The structure and organisation of a learning environment can have immense impact on all aspects of a child’s development, ranging from physical and cognitive to social and emotional growth. The following article provides information on What Are Interest Areas and Their Benefits, Common Interest Areas, Guidelines For Planning Interest Areas and more.
What Are Interest Areas and Their Benefits
Interest areas are specific places in a classroom where specific activities are arranged for the children to explore. Also known as learning centres, these are usually found in preschool classroom which subdivide the classroom into spaces that allow children to practice and nurture skills related to specific learning areas for example a discovery centre for science or related to several knowledge areas like a dramatic corner can be used to learn social skills, performing arts, emotional regulation as well as math and science concepts through creating of props, costumes etc.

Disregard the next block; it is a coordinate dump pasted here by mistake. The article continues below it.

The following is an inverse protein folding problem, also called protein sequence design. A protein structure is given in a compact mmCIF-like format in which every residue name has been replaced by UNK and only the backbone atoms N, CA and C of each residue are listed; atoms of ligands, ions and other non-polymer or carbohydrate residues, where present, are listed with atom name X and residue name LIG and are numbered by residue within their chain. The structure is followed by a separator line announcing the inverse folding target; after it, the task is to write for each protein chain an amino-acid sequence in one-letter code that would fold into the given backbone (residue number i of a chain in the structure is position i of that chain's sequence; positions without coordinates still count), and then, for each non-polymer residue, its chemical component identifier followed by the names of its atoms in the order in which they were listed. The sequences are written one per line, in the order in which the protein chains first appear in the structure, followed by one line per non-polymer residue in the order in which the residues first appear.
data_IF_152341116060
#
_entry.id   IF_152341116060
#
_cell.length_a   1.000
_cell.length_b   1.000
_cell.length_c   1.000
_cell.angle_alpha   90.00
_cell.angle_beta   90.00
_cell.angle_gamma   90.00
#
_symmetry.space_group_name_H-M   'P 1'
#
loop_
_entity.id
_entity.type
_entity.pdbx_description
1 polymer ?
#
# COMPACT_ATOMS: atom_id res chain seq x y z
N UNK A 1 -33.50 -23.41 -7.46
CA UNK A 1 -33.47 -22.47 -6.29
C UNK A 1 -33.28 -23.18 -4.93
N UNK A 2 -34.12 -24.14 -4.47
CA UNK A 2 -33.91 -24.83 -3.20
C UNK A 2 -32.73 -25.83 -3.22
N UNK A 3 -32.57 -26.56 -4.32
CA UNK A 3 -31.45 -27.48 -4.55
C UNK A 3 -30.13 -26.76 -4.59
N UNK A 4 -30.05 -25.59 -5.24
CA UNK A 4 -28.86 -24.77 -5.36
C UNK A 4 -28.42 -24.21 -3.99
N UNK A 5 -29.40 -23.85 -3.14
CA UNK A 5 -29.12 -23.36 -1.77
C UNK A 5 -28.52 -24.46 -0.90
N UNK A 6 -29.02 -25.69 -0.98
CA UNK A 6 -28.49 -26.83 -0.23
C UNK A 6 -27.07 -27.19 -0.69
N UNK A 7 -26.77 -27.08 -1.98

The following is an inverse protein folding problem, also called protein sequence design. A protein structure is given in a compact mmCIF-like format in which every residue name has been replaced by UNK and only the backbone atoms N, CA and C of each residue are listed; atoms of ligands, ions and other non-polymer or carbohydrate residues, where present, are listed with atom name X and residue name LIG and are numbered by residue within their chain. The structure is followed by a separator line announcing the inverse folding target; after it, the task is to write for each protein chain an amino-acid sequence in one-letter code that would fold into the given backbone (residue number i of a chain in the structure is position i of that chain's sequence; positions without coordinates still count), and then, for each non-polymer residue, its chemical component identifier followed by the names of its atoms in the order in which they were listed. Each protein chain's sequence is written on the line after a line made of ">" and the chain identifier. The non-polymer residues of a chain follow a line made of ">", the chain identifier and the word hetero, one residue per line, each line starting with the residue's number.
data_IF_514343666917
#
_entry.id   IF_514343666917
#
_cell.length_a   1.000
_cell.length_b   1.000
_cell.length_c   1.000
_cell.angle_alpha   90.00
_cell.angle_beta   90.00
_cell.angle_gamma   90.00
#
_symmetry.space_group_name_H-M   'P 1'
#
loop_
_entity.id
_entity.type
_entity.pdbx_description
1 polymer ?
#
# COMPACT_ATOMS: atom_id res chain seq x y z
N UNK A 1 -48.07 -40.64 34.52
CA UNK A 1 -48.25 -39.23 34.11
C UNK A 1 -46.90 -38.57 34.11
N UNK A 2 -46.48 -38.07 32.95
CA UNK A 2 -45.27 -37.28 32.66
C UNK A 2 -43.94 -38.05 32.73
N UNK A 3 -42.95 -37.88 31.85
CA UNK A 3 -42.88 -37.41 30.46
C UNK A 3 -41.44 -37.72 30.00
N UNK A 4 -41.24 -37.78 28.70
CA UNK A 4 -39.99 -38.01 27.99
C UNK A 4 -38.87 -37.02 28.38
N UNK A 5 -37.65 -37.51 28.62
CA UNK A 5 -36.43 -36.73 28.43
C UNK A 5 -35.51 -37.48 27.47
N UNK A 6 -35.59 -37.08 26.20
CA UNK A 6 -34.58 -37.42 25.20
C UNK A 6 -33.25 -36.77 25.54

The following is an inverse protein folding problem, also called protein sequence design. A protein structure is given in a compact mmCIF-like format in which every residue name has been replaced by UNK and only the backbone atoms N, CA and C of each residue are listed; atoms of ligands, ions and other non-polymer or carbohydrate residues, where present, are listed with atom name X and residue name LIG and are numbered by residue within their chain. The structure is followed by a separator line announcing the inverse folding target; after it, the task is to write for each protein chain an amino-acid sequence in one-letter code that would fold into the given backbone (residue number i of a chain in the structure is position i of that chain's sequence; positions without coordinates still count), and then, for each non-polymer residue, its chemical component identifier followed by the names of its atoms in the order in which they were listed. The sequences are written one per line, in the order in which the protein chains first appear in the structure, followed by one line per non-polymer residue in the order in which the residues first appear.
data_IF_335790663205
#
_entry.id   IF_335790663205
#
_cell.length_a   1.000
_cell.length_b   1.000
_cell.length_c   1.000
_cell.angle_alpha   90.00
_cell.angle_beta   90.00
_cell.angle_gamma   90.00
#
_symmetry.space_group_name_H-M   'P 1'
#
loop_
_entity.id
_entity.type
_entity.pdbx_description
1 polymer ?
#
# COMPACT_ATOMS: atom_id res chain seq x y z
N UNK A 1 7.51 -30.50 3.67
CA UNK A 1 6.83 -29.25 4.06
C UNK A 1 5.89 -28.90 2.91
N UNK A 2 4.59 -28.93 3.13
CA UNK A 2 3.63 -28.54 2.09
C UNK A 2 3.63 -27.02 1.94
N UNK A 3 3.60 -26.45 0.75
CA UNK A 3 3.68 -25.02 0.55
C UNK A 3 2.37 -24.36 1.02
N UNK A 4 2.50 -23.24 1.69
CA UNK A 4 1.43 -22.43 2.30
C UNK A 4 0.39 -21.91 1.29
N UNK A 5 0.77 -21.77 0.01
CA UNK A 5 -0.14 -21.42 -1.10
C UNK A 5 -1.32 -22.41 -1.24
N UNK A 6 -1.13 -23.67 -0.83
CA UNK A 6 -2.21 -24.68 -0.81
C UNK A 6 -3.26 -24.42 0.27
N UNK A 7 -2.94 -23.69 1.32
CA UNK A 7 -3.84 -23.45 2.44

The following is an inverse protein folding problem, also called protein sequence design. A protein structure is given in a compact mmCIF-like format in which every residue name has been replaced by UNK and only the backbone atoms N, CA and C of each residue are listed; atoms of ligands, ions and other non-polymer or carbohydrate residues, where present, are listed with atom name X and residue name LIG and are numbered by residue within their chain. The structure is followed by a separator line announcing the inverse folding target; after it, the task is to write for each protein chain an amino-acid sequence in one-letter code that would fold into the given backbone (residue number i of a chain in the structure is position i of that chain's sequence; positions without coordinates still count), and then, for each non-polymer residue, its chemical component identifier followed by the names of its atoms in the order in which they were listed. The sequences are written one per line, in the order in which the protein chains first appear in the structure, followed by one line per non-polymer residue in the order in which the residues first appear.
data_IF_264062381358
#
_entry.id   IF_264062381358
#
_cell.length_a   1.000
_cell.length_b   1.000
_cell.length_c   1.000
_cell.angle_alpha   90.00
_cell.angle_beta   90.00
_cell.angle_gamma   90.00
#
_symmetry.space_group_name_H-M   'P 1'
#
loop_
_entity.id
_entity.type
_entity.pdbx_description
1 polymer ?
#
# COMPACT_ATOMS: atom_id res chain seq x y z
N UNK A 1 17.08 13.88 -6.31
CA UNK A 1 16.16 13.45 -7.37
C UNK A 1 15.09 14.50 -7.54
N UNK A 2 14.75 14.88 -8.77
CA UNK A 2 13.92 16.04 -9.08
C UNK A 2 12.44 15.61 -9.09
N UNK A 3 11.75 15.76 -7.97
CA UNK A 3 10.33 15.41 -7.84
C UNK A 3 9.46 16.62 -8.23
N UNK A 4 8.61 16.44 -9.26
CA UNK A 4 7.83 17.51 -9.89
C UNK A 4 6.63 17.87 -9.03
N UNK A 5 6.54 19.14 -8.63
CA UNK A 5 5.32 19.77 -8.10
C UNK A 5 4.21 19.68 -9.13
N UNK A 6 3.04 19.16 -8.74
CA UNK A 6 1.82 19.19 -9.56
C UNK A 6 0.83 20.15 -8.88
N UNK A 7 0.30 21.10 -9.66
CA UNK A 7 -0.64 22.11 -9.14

The main benefits of having interest areas in a learning environment are:
- Interest areas help educators to provide a balance in learning experiences; by setting apart spaces to facilitate artwork, pretend play and physical games for children, the learning environment ensures a more holistic development as opposed to focusing only on numeracy, literacy and science that the traditional classroom did.
- Separate interest areas with varied materials offer children a range of clear choices. Sometimes children want to work quietly, either alone or with other children, while at other times they may want more active play with blocks, woodwork or role-playing stories. The choice in activities allows children to exercise agency in learning experiences and interactions.
- Since interest areas accommodate a few children at a time, they address preschool children’s preference to be in a small-group setting. With a manageable number of other children, they feel comfortable and play more positively than in larger groups.
- Smaller well-defined spaces help children concentrate better on their work and in this way interest areas can facilitate more complex and elaborate play.
Common Interest Areas
Here are some of the interest areas that can be set up in a learning environment.